A simple, special, extraordinary moment. A moment I want to pause, savor and remember.
Fall is here.
A new rug only seems fitting. Not only to add a little handmade decor to our new house but also to provide another insulating layer to the floor. This rug- made from old flannel sheets- is turning out nice and thick. I only hope I can make it as large as I’d like. It’s amazing how quickly so much fabric disappears each go-round. Somewhere I have another grey flannel but where o’ where did I pack it?!
Meet our two newest additions to Fried Farm: Mercedes (the all white one) and Lexus.
We’re very happy to have pigs again! We miss Rosalie (our previous sow) and especially Sanchez (our big red boar- see photo below) and all the subsequent little piglets. Of course there were many hours of frustrated pig chasing/fence fixing with the little ones in tow or as in the case of our youngest, strapped in the baby wrap and I sincerely hope not to repeat those adventures.
So far we seem to be off to a great start. Since the big barn will be coming down in the spring we needed a different place to shelter the animals- ideally mobile so we can move their housing about to new pastures. Struggling_along found just the thing: a pull behind camper.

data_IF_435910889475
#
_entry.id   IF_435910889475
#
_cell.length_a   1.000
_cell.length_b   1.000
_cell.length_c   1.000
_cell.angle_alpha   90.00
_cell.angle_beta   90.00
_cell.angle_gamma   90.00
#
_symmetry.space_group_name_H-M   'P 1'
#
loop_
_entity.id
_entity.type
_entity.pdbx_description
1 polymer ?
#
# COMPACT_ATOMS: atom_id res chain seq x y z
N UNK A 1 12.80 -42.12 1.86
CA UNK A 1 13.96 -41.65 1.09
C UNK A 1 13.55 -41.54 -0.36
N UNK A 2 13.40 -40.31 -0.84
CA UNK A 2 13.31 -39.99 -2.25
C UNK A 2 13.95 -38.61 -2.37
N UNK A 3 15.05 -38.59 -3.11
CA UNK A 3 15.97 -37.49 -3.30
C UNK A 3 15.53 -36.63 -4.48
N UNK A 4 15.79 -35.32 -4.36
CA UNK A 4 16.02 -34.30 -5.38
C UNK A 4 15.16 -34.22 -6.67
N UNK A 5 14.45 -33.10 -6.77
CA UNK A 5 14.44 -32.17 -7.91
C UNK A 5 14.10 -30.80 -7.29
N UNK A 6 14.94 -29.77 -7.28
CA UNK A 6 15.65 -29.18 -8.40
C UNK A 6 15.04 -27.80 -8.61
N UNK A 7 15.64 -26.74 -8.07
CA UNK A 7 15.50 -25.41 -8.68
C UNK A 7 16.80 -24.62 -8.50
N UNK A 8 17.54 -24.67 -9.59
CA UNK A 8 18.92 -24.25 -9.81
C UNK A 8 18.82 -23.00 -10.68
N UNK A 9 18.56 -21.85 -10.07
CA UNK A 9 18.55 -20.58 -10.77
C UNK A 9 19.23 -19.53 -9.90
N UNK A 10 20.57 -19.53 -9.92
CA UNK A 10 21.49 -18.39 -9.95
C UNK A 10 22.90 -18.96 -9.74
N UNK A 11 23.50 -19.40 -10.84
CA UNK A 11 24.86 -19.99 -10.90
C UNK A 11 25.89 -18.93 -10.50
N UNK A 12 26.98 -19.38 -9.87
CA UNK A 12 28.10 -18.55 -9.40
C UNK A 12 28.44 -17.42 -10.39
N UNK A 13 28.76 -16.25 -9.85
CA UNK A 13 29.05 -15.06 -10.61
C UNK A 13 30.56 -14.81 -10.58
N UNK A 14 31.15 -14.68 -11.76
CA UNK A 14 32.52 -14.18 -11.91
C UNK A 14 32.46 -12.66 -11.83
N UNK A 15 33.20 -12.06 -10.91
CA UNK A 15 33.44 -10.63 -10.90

He stripped it out (saving the stove for a future outdoor kitchen!!) and partitioned an area for the chickens on one end:
The hatch struggling_along is looking thru is for easy cleaning out the coop. The Freds also have a small door for access to an outdoor run and the old storage cabinets are now laying boxes. The Freds are laying very well! I don’t know if it’s the breed (Gold star sex-links) but compared to other chicks we have gotten in the years prior these have started laying sooner and are very consistent. Right now we have 11 freds and we usually gather 9 eggs everyday. All the boys LOVE the chickens but I think Ishmael does most of all. He just can’t wait to go feed them in the morning or visit them any chance he gets to wander over there. Give him 30 seconds and he’ll have one in his arms.
On the other side of the camper- after leaving a spot for grain and shaving storage-is an L-shape stall for, right now, the piglets but struggling-along built the walls high enough we could but the goats in there too.
Just have to slap a little tin on the roof and we’ll be ready for winter. The best part is that this campa project only cost us 150 dollars. Scratch that- the best part is that we’ll be having Fried eggs and bacon.
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